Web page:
The first time we entered Hogwarts; the world-class School of Witchcraft and Wizardry  was in 1997, in the novel Harry Potter and the Philosopher’s Stone by J. K. Rowling. The first scenes of Hogwarts are of Professors McGonagall and Dumbledore, introducing the new school comers to how Hogwarts is run. As a kid, I was of course fascinated by the school. I had my own set of wizarding robes, magic wands and I impatiently waited for my Hogwarts admission letter. Whether that letter came or not is beside the point. As an all-grown-up gamification researcher; Hogwarts became more fascinating!

Gamification is about designing activities to make them as enjoyable and engaging as games are. This is done through introducing game elements to these activities in question. In education; gamification is about engaging students with learning through designing more engaging schools, syllabuses, classrooms, after-school activities, etc. The outcome from gamification is not necessarily a “game” but the outcome is mainly a gameful activity that is as engaging (enjoyable) as a game is engaging and enjoyable.

Most of gamified education uses elements from games such as points, badges, leaderboards, teams, competition, trophies……… yes I said points and teams!

Hogwarts, throughout the novels and movies is mainly run by dividing students into 4 large teams (houses); Gryffindor, Hufflepuff, Ravenclaw and (the beloved) Slytherin. Every year, students belonging to these houses compete on who can win the most points for their house so that by the end of the year they can win the Hogwarts house cup.

How is this not gamification!

The study of fiction and Hogwarts, allows us to see the possible positive and negative outcomes from gamification so that gamification designers are at least better aware of the possible outcomes as they design gamification. The study of Hogwarts can help shorten a lengthy cycle of trial and error to gamification design. We can use Hogwarts to expect what gamification would or would not work in real life. Furthermore, there is a large number of people online – like me – who wish to study at Hogwarts and demand real life Hogwarts(s). It appears from this that fiction and pop culture is already influencing our expectations and possibly design practices.

These reasons, overall, made it very important to understand how Hogwarts is designed and run and if we can draw lessons from it on gamified education design.

In 2017; I entered Hogwarts with my co-authors as a researcher. I will spare you the technical details but in summary we employed a textual analysis technique and analysed the first novel in the Harry Potter series: Harry Potter and the Philosopher’s Stone.. We coded instances where gamification can be observed and we anchored that against phycology theory used in gamification design. In summary it was complex and fun!

We identified several overlaps between the design of Hogwarts and popular gamification design practices.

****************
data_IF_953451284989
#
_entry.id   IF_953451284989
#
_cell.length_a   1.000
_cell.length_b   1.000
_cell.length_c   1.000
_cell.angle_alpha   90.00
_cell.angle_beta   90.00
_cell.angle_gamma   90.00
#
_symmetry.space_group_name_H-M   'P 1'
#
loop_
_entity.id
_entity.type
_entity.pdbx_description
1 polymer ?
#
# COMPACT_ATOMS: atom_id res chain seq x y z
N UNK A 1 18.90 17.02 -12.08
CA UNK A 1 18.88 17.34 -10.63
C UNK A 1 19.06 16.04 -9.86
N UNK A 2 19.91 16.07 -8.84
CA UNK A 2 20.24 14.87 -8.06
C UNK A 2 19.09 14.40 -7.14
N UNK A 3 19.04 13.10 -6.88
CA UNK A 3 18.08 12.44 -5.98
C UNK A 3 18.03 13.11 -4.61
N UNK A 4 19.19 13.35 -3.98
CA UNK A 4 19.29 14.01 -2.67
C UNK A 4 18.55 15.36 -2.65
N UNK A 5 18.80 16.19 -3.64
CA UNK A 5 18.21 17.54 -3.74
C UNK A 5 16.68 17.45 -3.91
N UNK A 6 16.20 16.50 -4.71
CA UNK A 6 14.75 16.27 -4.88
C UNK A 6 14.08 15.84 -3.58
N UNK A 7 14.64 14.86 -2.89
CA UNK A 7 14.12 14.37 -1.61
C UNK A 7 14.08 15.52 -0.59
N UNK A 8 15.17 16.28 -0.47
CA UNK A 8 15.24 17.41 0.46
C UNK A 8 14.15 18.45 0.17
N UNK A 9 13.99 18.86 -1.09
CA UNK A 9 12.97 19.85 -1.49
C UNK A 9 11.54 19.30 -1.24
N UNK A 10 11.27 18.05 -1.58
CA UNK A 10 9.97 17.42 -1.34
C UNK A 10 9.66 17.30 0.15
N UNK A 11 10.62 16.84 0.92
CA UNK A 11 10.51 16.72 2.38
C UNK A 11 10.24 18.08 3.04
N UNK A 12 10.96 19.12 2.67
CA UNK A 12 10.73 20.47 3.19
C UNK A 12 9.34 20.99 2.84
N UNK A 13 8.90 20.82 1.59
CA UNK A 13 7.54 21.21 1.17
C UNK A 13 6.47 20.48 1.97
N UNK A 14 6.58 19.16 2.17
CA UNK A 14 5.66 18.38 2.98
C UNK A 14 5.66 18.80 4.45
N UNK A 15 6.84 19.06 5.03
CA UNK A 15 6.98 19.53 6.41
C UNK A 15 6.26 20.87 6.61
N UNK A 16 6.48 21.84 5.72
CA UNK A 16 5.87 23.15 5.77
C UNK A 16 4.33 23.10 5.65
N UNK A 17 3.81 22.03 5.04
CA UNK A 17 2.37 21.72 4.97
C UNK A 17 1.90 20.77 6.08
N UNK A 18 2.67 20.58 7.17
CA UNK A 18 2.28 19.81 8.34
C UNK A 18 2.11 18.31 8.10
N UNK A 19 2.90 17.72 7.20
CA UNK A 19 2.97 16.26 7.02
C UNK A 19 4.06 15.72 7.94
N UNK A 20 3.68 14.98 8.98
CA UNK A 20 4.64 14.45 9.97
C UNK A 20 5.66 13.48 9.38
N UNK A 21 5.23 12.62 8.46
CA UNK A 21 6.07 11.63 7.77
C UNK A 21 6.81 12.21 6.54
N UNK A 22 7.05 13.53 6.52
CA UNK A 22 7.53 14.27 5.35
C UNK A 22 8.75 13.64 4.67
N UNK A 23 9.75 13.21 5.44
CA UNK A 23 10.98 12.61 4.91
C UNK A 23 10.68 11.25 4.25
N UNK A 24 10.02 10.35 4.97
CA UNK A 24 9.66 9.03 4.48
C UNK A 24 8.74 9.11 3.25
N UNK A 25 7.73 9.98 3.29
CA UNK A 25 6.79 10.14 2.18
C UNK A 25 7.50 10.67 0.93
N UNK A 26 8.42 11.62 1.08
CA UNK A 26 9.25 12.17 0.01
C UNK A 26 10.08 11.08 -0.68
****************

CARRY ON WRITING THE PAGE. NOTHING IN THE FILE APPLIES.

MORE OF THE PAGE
When we looked at the school through the lens of the self-determination, a core psychology theory of motivation in gamification design, Hogwarts did seem to have a design that induces learner engagement. The school clearly uses many of the classical gamification design elements such as competition, collaboration, clear rules, roles, badges, trophies and aesthetics. It is hence very interesting to observe in this fictional school how gamification elements are connected together in a large-scale design.

Expectedly, competition – facilitated by the 4 Hogwarts houses and the point system – does push students to work harder but it also does lead to negative behaviour such as bullying. Competition led to cooperation inside the houses where we see students helping each other perform better so the house can earn more points and win the house cup. Learning goals and outcomes became imbedded in the large, engaging competition But because the points-system of Hogwarts carry in it some subjectivity – for example there are no clear rules for why a student is rewarded with 10 points in one classroom for answering a question right but earns a whooping 50 points in another classroom- , the school maintains regular exams to measure the educational progress of its students. Hogwarts also provides other smaller trophies – next to the house cup – that students (presumably) can earn throughout the year so that they also can feel and showcase their excellence to others in the school.

The presentation of this research was very well received, winning the best presentation award at the 2nd International GamiFIN Conference (GamiFIN2018), Pori, Finland..

The lessons that can be learned from Hogwarts on gamified education and on how pop culture influences our designs and expectations are many. This is only a short summary!

You can find the full discussions here!

Reference: Hassan, L., Harviainen, J. T. & Hamari, J. (2018). Enter Hogwarts: Gamified Education Lessons from the Wizardlings World of Harry Potter. Proceedings of the 2nd International GamiFIN Conference (GamiFIN2018), (pp. 30-39). Pori, Finland,


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